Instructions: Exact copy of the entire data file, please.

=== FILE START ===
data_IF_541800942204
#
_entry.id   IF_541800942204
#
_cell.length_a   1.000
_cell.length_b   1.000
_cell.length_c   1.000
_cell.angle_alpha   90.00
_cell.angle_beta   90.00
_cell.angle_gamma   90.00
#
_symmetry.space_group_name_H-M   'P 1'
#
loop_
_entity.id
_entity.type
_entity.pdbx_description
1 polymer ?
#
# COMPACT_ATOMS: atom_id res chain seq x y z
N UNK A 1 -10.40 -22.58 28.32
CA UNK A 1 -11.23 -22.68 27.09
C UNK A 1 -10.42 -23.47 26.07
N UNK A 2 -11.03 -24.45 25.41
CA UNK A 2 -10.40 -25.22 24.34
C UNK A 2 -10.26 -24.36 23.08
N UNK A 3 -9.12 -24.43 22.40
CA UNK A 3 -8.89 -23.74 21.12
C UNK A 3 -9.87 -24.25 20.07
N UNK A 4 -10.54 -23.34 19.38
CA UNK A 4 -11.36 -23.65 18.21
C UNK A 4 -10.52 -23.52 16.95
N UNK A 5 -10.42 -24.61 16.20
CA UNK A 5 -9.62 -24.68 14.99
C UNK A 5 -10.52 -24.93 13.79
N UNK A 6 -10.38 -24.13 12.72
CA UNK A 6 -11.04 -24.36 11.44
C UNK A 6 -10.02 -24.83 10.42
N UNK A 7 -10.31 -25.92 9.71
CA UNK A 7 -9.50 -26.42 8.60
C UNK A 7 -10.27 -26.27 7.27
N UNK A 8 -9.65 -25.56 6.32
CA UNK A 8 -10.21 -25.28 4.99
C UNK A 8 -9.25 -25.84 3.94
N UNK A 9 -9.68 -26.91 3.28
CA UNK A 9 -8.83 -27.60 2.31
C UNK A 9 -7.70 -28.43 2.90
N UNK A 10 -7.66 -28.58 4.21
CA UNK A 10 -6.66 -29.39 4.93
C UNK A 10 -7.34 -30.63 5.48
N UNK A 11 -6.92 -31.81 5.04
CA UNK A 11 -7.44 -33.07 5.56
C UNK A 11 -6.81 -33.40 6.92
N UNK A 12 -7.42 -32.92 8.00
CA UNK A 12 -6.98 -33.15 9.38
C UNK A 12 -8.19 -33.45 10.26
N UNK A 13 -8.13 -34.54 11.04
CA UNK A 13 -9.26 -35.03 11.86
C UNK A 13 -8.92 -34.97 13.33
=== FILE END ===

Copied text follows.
data_IF_541800942204
#
_entry.id   IF_541800942204
#
_cell.length_a   1.000
_cell.length_b   1.000
_cell.length_c   1.000
_cell.angle_alpha   90.00
_cell.angle_beta   90.00
_cell.angle_gamma   90.00
#
_symmetry.space_group_name_H-M   'P 1'
#
loop_
_entity.id
_entity.type
_entity.pdbx_description
1 polymer ?
#
# COMPACT_ATOMS: atom_id res chain seq x y z
N UNK A 1 -10.40 -22.58 28.32
CA UNK A 1 -11.23 -22.68 27.09
C UNK A 1 -10.42 -23.47 26.07
N UNK A 2 -11.03 -24.45 25.41
CA UNK A 2 -10.40 -25.22 24.34
C UNK A 2 -10.26 -24.36 23.08
N UNK A 3 -9.12 -24.43 22.40
CA UNK A 3 -8.89 -23.74 21.12
C UNK A 3 -9.87 -24.25 20.07
N UNK A 4 -10.54 -23.34 19.38
CA UNK A 4 -11.36 -23.65 18.21
C UNK A 4 -10.52 -23.52 16.95
N UNK A 5 -10.42 -24.61 16.20
CA UNK A 5 -9.62 -24.68 14.99
C UNK A 5 -10.52 -24.93 13.79
N UNK A 6 -10.38 -24.13 12.72
CA UNK A 6 -11.04 -24.36 11.44
C UNK A 6 -10.02 -24.83 10.42
N UNK A 7 -10.31 -25.92 9.71
CA UNK A 7 -9.50 -26.42 8.60
C UNK A 7 -10.27 -26.27 7.27
N UNK A 8 -9.65 -25.56 6.32
CA UNK A 8 -10.21 -25.28 4.99
C UNK A 8 -9.25 -25.84 3.94
N UNK A 9 -9.68 -26.91 3.28
CA UNK A 9 -8.83 -27.60 2.31
C UNK A 9 -7.70 -28.43 2.90
N UNK A 10 -7.66 -28.58 4.21
CA UNK A 10 -6.66 -29.39 4.93
C UNK A 10 -7.34 -30.63 5.48
N UNK A 11 -6.92 -31.81 5.04
CA UNK A 11 -7.44 -33.07 5.56
C UNK A 11 -6.81 -33.40 6.92
N UNK A 12 -7.42 -32.92 8.00
CA UNK A 12 -6.98 -33.15 9.38
C UNK A 12 -8.19 -33.45 10.26
N UNK A 13 -8.13 -34.54 11.04
CA UNK A 13 -9.26 -35.03 11.86
C UNK A 13 -8.92 -34.97 13.33